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Nkoyoyo’s health, Dr Mungherera’s death and Uganda's health system

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Added 10th February 2017 09:29 AM

Dr. Mungherera spent virtually all her life as an advocate for better health for all.

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Dr. Mungherera spent virtually all her life as an advocate for better health for all.

By Mayora Chrispus

Since Saturday February 4, 2017, Uganda, and indeed the rest of the world generally, has been mourning the passing on of Dr. Margaret Mungherera – an icon in the medical fraternity. I also add my voice to everyone’s in rather celebrating a life well-lived, a life of selflessness!

Indeed, Dr. Mungherera has fought a good fight and kept to her faith, her calling, and her professionalism (2Tim 4:7).

Dr. Mungherera spent virtually all her life as an advocate for better health for all, but thought this would only be possible if a health worker was well skilled, well deployed, and well-motivated to perform. Her message was one of passion and consistence. Her crusade indeed has had successes and for those areas she could not achieve, we should all – for her sake – continue to work towards making better.

About 7 months ago, Dr. Mungherera attended – as a panelist – a workshop on Health Workforce in Uganda, organized by the Supporting Policy Engagement for Evidence-based Decisions (SPEED) for Universal Health coverage in Uganda ) project at Makerere University School of Public Health.

At this forum, I was struck by the consistency with which Dr. Mungherera holds and articulates her long-held views about improving working conditions as a prerequisite to better performance. Her views never changed, whether in public before the cameras, or behind conference rooms or at localized conversations.

Unfortunately, Dr. Margaret fought hard to improve the system, yet she may have been betrayed by the same system. This view is based on the fact that she died while under the care of another country’s health system (India).

In the recent past, many Ugandans have sought care in other countries, especially care for chronic illnesses such as cancer. Some weeks ago, the media was awash with a story about how Archbishop Dr. Mpalanyi Nkoyoyo was stuck in a London Hospital and an appeal for medical support from the general public was made.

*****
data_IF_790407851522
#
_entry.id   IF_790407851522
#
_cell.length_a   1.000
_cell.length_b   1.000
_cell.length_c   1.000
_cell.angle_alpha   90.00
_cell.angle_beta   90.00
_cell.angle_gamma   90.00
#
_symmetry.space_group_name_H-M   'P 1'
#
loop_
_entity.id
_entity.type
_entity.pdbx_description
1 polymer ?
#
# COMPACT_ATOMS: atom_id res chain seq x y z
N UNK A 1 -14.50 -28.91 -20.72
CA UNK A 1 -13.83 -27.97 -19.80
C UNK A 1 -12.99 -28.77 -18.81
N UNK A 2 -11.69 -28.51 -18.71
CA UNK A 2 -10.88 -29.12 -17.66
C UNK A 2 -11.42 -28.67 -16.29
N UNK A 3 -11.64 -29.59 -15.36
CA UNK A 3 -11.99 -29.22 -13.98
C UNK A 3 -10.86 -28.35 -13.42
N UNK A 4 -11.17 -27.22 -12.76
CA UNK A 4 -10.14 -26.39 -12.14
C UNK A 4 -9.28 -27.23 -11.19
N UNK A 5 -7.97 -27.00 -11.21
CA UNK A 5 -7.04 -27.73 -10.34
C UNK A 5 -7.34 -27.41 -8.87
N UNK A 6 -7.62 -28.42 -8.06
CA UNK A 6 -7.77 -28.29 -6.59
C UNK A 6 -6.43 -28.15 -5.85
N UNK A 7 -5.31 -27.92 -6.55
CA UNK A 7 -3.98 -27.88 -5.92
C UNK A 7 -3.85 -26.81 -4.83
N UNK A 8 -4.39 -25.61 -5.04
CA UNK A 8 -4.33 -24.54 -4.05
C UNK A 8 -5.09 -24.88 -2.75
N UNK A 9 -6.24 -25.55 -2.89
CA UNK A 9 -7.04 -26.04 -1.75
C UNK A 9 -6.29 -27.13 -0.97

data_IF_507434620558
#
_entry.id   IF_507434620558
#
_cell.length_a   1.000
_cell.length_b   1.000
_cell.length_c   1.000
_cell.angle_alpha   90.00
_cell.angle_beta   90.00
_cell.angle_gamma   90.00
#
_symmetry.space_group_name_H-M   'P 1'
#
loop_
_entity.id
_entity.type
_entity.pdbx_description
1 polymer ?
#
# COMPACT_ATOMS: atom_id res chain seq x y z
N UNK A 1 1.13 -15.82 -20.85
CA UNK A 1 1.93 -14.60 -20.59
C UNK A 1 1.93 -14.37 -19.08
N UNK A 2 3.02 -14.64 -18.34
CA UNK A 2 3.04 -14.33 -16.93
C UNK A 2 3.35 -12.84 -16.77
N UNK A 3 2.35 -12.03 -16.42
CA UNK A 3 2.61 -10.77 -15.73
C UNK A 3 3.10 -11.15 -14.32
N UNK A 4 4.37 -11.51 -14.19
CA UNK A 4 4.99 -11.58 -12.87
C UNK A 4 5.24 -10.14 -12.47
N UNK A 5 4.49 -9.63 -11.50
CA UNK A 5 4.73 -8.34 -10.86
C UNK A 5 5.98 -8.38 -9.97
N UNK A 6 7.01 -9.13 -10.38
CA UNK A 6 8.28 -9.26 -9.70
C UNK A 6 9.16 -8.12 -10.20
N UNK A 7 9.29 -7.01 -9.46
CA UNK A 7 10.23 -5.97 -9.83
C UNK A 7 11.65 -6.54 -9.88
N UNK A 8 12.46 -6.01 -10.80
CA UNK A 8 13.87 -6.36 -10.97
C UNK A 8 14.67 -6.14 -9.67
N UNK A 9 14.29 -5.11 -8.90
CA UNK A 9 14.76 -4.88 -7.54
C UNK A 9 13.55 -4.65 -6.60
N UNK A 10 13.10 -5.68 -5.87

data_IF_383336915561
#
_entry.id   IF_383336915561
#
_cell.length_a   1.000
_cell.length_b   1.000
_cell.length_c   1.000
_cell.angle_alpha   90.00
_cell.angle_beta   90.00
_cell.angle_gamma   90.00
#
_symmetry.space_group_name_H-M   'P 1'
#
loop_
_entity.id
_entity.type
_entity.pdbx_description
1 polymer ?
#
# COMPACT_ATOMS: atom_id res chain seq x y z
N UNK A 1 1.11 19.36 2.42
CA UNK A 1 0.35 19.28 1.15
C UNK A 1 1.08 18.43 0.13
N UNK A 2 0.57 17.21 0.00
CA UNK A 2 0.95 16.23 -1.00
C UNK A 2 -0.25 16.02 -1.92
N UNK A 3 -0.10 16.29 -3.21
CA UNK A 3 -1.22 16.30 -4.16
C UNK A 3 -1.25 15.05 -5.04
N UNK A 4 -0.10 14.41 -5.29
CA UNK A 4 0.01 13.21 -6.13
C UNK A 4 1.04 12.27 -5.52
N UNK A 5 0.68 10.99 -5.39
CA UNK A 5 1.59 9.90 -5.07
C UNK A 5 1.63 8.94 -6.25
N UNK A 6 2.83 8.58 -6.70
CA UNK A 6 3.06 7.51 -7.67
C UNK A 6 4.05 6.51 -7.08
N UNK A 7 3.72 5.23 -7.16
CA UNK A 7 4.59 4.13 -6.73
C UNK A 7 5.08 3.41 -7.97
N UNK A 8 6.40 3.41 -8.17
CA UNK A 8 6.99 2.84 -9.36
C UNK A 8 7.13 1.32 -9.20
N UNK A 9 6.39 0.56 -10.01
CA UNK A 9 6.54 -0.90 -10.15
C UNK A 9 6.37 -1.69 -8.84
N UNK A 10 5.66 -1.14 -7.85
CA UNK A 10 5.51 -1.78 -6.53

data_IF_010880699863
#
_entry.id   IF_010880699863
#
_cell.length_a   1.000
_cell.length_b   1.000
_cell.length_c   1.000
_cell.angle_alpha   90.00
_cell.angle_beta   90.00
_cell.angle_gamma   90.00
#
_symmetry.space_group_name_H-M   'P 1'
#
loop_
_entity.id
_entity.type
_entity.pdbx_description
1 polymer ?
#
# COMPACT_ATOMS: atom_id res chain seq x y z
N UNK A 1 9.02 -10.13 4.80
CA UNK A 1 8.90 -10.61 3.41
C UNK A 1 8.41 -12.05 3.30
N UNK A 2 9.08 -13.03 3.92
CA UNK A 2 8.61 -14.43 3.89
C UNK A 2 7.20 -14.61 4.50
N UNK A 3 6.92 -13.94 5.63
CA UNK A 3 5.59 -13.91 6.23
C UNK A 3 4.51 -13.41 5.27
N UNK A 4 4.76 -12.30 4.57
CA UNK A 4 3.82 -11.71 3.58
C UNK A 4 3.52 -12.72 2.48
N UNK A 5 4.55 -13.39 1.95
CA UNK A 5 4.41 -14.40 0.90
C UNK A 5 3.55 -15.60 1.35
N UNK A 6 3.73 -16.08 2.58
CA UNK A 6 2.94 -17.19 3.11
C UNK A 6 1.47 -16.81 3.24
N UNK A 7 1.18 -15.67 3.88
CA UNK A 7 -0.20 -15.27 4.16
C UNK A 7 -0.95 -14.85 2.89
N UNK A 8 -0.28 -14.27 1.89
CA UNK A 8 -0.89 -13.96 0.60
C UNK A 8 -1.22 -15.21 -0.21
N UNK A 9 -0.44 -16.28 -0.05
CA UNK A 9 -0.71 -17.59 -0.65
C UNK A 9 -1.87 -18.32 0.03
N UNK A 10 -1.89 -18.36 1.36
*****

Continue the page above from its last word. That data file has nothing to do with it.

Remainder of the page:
In their medium term expenditure framework, laid before Parliament, the ministry of Health (MOH) provided amazing amounts of expenditure on treatment abroad for just government officials. Add individuals who often run public campaigns for support, and families who travel abroad for some specialized care, the cost to the country on treatment abroad is immense.

Imagine the thousands of Ugandans out there who unfortunately cannot access the media or such attention to be supported! I have come across families that have sold almost everything to treat just one of either the children or a dad and are literary left on God’s mercy. This trend is likely to continue in the near future unless something is done to reverse it.

But why do patients end up seeking care outside the Ugandan system? This is a question that occupies most people’s minds. A partial answer seemed to have come my way when I recently attended a forum on health technology management (HTM), again organized by SPEED for Universal Health Coverage.

At this HTM seminar, it seemed some patients either were referred out of country appropriately, while others may be due to a wrong or an inconclusive diagnosis.  The HTM forum concluded that while diagnostics played a central part in health care delivery, in Uganda, this seemed a forgotten area.

While Dr. Mungherera advocated for improved health worker conditions, others have focused on financing, human resource, supply chain management, but health technology is yet to receive this much needed attention. At the heart of quality care, is quality diagnosis.

The Uganda National Academy of Sciences, recently put out a report indicating that more than 40% of diagnoses were incorrect and this was attributed to obsolete technology, limited diagnostic capacity including skills, or inappropriate diagnostics.

I have come to learn that many of the cancers are curable or could be prevented from progressing) if they are diagnosed early enough. Early diagnosis and detection is critical in guaranteeing better treatment outcomes.

The recognition of this fact is what has eluded us. We however must appreciate that new medical technologies and related capacity building processes, is costly, and so we must be conscious as we adopt new technologies to ensure the procurement and maintenance costs do not bankrupt the systems.

Nonetheless as a country, we must start a serious discussion on how to harness health technologies for health systems improvements. With new diseases emerging and others re-emerging, technology is going to be crucial. Alongside this, will be developing capacity building interventions, infrastructure development, and health research to facilitate evidence-based medicine and building a culture where people seek health care early.

The focus of the ministry of health, to create Centers of excellence in different areas of health – well equipped with modern technology and expertise is a welcome move aimed at reducing cost of treatment abroad, rather use these funds to improve the local system for the benefit of the many. This is what Universal health coverage is about – essentially that everyone will have access to better care without suffering unnecessary costs.

As long as we don’t work towards improving our health systems, I am afraid Dr. Mungherera struggle would have been in vain, and you will be the next victim!

The writer is a CARTA PhD Fellow, Lecturer and Health Economist

 

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